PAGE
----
(3) We encourage proxy advisory firms to ensure that they have the resources, knowledge and expertise required to develop and update appropriate proxy voting guidelines. This includes hiring and retaining individuals that have the particular experience, competencies, skills and training required to perform their duties of behalf on the proxy advisory firm in the ordinary course of business.

(4) Without compromising the proprietary or commercially sensitive nature of information, we expect proxy advisory firms to post on their website their proxy voting guidelines and any updates to them. We encourage proxy advisory firms to explain the rationale for their proxy voting guidelines and to provide any other relevant information which could contribute to understanding the reasons behind the proxy voting guidelines and any updates to them.

(5) Where possible and without compromising the proprietary or commercially sensitive nature of information, we expect proxy advisory firms to post or describe on their website their policies and procedures and consultations leading to the development of proxy voting guidelines, including any related amendments.

2.4 Communications with clients, market participants, the media and the public

(1) It is good practice for proxy advisory firms to properly manage their communications with clients, market participants, the media and the public to foster understanding of the activities of proxy advisory firms.

(2) When issuing its vote recommendations, we expect proxy advisory firms to also communicate all of the following information to their clients in their reports:

(a) any actual or potential conflicts of interest arising from the vote recommendations;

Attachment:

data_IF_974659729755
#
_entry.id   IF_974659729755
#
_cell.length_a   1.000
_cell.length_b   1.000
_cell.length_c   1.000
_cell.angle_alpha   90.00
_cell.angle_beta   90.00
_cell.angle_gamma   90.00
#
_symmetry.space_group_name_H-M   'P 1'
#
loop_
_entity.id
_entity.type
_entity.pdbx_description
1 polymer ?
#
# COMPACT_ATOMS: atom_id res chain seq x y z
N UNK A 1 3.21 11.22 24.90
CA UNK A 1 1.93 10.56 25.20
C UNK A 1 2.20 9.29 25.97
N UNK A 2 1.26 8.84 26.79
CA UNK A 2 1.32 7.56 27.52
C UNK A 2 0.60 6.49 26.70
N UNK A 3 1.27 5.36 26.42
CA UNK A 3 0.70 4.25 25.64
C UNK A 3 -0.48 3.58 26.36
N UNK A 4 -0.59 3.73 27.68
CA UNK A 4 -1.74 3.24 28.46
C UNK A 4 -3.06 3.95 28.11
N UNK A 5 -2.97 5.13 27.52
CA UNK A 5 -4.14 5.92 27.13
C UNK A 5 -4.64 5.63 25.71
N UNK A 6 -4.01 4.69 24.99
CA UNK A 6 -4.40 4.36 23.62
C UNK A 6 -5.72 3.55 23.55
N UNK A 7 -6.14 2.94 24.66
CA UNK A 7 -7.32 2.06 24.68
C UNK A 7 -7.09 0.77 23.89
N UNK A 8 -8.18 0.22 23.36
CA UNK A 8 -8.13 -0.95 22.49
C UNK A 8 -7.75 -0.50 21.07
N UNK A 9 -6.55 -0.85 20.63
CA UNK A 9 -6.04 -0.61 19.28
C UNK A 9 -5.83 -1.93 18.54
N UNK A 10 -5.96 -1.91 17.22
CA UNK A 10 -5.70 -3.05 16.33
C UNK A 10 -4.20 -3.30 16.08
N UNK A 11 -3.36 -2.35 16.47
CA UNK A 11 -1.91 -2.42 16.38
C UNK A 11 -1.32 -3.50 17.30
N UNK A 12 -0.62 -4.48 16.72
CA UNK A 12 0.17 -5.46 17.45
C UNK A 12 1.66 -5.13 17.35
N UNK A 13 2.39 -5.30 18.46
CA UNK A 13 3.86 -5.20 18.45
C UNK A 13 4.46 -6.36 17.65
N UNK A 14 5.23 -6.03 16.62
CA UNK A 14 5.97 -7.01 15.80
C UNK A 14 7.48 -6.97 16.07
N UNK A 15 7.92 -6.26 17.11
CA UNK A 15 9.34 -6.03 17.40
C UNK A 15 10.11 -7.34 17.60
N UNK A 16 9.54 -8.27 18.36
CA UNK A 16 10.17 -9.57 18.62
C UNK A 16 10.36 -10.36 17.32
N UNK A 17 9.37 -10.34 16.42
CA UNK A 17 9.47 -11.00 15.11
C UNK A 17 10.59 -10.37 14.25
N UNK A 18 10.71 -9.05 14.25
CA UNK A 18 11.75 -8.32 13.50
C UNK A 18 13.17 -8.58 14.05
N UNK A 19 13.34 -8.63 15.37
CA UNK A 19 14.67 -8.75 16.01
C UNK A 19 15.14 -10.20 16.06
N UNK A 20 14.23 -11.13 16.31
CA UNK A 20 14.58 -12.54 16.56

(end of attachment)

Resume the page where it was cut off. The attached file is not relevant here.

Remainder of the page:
(b) the approach or methodologies used, the factors considered and the weight of these factors in determining the vote recommendations;

(c) the identification of the information that is factual and the information that comes from analytical models and assumptions, and their reasons for the vote recommendations;

(d) a description of the extent to which proxy voting guidelines are used or applied when preparing vote recommendations and the reasons for any deviation from the proxy voting guidelines;

(e) where applicable, the nature and outcome of any dialogue or contact with an issuer in the preparation of the vote recommendations;

(f) any known or potential limitations or conditions in the research and analysis used to prepare the vote recommendations; and

(g) a statement that the vote recommendations and the underlying research and analysis are intended solely as guidance to assist the clients in their decision making process.

(3) We expect proxy advisory firms to post or describe on their website their policies and procedures regarding dialogue or contact with issuers when they prepare vote recommendations, including whether they provide drafts of reports to the issuers for review and comment before sending the final reports to their clients.

(4) We expect proxy advisory firms to correct any factual error or inaccuracy found in a report and to duly inform their clients in a timely manner. We also encourage proxy advisory firms to duly inform their clients of any report updates or revisions to reflect new publicly available information about an issuer in a timely manner.

(5) We encourage proxy advisory firms to establish, maintain and apply written policies and procedures governing their communications with clients, market participants, the media and the public, including in relation to the preparation or release of any vote recommendation.

(6) We encourage proxy advisory firms to establish a contact person to manage communications with clients, market participants, the media and the public, including any questions, concerns or complaints that the proxy advisory firm may receive.

(7) Where possible and without compromising the proprietary or commercially sensitive nature of information, we expect proxy advisory firms to post or describe on their website their policies and procedures governing their communications, including any related amendments.